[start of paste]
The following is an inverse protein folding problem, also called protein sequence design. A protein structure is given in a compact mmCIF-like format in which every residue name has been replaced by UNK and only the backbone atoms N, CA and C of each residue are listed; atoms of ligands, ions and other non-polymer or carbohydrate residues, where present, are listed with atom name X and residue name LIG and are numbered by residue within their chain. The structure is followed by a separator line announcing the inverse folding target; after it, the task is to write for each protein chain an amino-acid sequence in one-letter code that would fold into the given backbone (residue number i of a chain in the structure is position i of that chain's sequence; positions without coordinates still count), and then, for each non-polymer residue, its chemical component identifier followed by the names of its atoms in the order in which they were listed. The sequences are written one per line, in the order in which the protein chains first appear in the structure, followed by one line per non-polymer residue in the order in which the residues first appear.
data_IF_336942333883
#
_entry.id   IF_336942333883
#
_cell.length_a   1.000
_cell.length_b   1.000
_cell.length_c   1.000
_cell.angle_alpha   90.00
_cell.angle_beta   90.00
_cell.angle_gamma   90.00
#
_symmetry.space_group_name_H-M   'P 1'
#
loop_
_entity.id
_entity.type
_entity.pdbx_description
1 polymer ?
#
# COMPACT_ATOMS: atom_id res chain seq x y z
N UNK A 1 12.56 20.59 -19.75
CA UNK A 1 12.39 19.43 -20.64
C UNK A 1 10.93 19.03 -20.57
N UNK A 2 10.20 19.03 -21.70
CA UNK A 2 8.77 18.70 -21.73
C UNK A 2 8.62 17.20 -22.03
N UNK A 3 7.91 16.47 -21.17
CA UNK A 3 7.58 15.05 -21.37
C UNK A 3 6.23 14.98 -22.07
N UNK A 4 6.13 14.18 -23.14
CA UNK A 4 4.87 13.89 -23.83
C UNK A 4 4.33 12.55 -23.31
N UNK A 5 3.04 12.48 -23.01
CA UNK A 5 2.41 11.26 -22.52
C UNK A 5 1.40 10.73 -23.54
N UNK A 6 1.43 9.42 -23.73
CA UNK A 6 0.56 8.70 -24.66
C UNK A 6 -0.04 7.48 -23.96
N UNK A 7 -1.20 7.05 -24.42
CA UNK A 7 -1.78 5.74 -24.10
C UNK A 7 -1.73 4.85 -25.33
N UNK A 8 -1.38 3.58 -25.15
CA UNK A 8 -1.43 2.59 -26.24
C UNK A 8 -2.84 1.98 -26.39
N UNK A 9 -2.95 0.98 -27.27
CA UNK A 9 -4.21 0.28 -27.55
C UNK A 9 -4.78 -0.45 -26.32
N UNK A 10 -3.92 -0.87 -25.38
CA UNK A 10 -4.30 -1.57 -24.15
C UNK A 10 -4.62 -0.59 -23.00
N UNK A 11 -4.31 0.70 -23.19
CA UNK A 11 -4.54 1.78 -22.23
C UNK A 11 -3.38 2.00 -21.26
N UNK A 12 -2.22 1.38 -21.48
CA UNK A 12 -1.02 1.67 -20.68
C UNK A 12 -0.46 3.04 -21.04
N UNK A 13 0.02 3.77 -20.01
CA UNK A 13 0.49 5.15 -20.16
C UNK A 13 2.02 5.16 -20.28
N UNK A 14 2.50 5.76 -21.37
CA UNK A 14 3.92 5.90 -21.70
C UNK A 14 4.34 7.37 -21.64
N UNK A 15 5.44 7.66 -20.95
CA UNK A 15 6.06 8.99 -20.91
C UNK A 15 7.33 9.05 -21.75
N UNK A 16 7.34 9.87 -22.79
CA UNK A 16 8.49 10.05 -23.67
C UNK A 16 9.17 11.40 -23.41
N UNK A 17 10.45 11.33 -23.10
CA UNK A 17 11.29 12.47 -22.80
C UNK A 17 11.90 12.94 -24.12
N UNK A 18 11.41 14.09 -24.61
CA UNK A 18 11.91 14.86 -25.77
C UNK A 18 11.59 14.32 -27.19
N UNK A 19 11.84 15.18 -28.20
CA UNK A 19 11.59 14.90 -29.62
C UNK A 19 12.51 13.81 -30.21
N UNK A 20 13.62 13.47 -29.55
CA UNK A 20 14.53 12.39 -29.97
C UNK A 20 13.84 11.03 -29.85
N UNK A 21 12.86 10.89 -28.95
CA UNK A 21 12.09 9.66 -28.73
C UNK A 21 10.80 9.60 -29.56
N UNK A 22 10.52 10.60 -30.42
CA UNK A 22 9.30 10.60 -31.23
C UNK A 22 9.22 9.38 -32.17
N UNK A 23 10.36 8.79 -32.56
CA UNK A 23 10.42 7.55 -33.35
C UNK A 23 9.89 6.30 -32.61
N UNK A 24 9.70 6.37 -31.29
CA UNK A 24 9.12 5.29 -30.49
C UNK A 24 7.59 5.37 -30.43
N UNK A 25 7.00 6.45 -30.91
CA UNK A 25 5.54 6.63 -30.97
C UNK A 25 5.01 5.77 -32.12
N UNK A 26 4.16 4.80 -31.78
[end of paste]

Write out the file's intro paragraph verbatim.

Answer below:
The following is an inverse protein folding problem, also called protein sequence design. A protein structure is given in a compact mmCIF-like format in which every residue name has been replaced by UNK and only the backbone atoms N, CA and C of each residue are listed; atoms of ligands, ions and other non-polymer or carbohydrate residues, where present, are listed with atom name X and residue name LIG and are numbered by residue within their chain. The structure is followed by a separator line announcing the inverse folding target; after it, the task is to write for each protein chain an amino-acid sequence in one-letter code that would fold into the given backbone (residue number i of a chain in the structure is position i of that chain's sequence; positions without coordinates still count), and then, for each non-polymer residue, its chemical component identifier followed by the names of its atoms in the order in which they were listed. The sequences are written one per line, in the order in which the protein chains first appear in the structure, followed by one line per non-polymer residue in the order in which the residues first appear.